The University of Cape Town’s (UCT) Holistic Drug Discovery and Development Unit (H3D) recently entered into two important strategic partnerships. These collaborations will assist the unit with developing new tools to advance treatment outcomes for the African patient population, and enable capacity building in artificial intelligence (AI) and machine learning (ML) to aid drug discovery in Africa.
The H3D was set up to bridge the gap between laboratory and patient. The unit integrates medical chemistry, biology and pharmacology, as well as drug metabolism and pharmacokinetics studies. It is the first and only centre of its kind on the African continent, and one of the rare integrated drug-discovery centres established in an academic environment worldwide.
The power of partnership
One of the centre’s most recent partnerships – with Yemaachi Biotechnology, a leading African cancer research company – aims to “exploit African genetic diversity” by identifying new therapies and platforms to optimise cancer treatment for Africans.
“We at Yemaachi are very excited about this opportunity to partner with H3D. Not only is the project one of great importance to healthcare in Africa, but such partnerships are crucial to the development of scientific capacity on the continent – Africans working together to solve African problems,” said Yemaachi CEO Dr Yaw Bediako.
Part of the partnership will include collecting patient information and specimens in a bid to gain a better understanding of the pharmacogenomics (studying the role of the genome in drug responses) of African populations, and cancer’s genetic landscape among Africans. This work will inform Yemaachi Biotechnology’s precision medicine projects. The partnership will also benefit from H3D’s expertise in drug metabolism assays, to help scientists identify the genetic variations specifically associated with liver cancer among Africans.
“Because of the lack of clinical trials performed in Africa, therapies are not typically optimised for the African patient population.”
Subsequently, the African Liver Project has been earmarked as the first joint endeavour. The project will leverage H3D’s pharmacology expertise and Yemaachi’s genomics and computational biology to understand how drug metabolism varies across the continent, with the ultimate aim of optimising treatment regimens for Africans. The variations in drug metabolism are said to contribute significantly to adverse drug reactions (ADR). Africa carries a high burden of ADRs, owing partly to the use of poorly optimised drugs as well as to high levels of genetic diversity.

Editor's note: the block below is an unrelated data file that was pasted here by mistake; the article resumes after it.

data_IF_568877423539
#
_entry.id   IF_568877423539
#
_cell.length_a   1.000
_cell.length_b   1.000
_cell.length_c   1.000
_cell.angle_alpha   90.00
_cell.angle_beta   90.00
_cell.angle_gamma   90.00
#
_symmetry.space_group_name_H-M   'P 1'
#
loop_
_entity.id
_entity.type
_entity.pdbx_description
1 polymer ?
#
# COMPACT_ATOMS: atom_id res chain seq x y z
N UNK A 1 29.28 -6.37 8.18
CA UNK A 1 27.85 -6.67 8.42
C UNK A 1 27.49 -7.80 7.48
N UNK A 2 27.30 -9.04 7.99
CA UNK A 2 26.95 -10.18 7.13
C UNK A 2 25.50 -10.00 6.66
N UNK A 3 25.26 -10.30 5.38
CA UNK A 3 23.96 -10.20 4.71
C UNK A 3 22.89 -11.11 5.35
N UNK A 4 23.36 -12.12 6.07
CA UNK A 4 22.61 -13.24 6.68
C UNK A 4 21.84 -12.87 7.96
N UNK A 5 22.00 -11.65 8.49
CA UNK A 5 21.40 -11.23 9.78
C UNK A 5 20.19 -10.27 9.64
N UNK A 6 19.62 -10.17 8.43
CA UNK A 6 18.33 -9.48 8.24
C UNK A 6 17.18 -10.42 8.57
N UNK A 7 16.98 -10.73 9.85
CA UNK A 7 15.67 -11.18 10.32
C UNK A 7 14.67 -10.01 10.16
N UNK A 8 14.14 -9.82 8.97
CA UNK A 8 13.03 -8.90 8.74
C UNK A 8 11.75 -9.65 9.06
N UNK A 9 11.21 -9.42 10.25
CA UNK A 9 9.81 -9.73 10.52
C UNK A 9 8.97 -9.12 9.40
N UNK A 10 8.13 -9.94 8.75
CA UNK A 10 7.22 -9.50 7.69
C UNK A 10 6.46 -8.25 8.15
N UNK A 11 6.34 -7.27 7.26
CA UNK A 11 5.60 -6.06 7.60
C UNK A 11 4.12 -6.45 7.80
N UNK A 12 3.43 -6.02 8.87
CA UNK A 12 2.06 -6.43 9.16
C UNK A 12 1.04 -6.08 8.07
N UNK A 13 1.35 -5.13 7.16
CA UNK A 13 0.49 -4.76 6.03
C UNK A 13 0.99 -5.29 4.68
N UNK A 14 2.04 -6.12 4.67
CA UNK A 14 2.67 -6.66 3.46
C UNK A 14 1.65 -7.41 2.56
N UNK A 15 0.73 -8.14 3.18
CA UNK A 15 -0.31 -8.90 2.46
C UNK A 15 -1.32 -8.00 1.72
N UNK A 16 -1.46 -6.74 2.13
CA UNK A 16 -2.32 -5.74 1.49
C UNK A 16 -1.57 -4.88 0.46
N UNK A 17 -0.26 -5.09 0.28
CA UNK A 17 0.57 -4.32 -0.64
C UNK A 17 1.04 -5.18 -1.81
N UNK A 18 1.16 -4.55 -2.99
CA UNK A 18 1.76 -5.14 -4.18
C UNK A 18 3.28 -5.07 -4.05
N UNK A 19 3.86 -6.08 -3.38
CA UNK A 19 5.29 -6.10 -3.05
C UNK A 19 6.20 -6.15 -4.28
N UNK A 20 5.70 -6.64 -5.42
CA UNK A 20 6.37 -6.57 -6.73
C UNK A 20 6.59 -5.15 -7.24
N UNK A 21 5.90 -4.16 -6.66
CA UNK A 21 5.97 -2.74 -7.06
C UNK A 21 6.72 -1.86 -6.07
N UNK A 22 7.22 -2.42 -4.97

According to H3D director Professor Kelly Chibale, because of the lack of clinical trials performed in Africa, therapies are not typically optimised for the African patient population. This, he explained, results in variable treatment outcomes.
“Among [the] many factors accounting for this is genetic variability in the activity and expression of drug-metabolising enzymes and transporters,” said Professor Chibale.
“This partnership with Yemaachi will ultimately inform patient stratification and dose selection for phase two and three clinical trials for specific existing and new cancer medicines used in Africa.”
AI and ML to aid drug discovery
Meanwhile, the centre has also collaborated with Ersilia Open Source Initiative (EOSI), a non-profit organisation (NPO) that supports research into infections and neglected diseases. The NPO’s primary objective is to facilitate the use of AI tools to accelerate the development of new medicines.
In addition to discovering new medicines for diseases such as malaria, tuberculosis (TB) and antibiotic-resistant microbial diseases that predominantly affect the African population, H3D is also focused on developing technology platforms that allow for medicines to be customised to the needs of African patients. Thus, the partnership provides a unique opportunity to apply cutting-edge biological data and computational analysis to H3D’s suite of experimental expertise. In addition, it aims to facilitate the cross-pollination of new ideas, skills and techniques.
“H3D is arguably the best possible partner when it comes to antimicrobial drug discovery.”
“H3D is arguably the best possible partner when it comes to antimicrobial drug discovery. We are delighted about this opportunity. World-class laboratory data and access to experimental validation is rarely accessible to emerging initiatives like ours,” said Dr Miquel-Duran Frigola, EOSI co-founder and chief scientific officer.
But the key objective, Chibale said, is to develop AI and ML models tailored to key assays in H3D’s malaria and TB drug discovery pipelines, and to arrange these in a virtual screening cascade form. This, he explained, means that large chemical libraries can “filter through” this cascade, prioritise compounds, and in turn, reduce the attrition rate of the actual experimental pipeline.
The partnership with EOSI and others will also help to introduce predicative modelling of drug metabolism in livers [types] and microbiomes specific to the African population, he said. This will lead to better understanding of metabolism and drug disposition in African patients, to optimise dosing and minimise adverse effects.
“We are excited about this partnership with Ersilia, as we look to develop a multi-disciplinary platform based on AI and ML for accelerating the delivery of clinical candidates at H3D. This technology will nicely augment our in-house abilities and skills,” he said.
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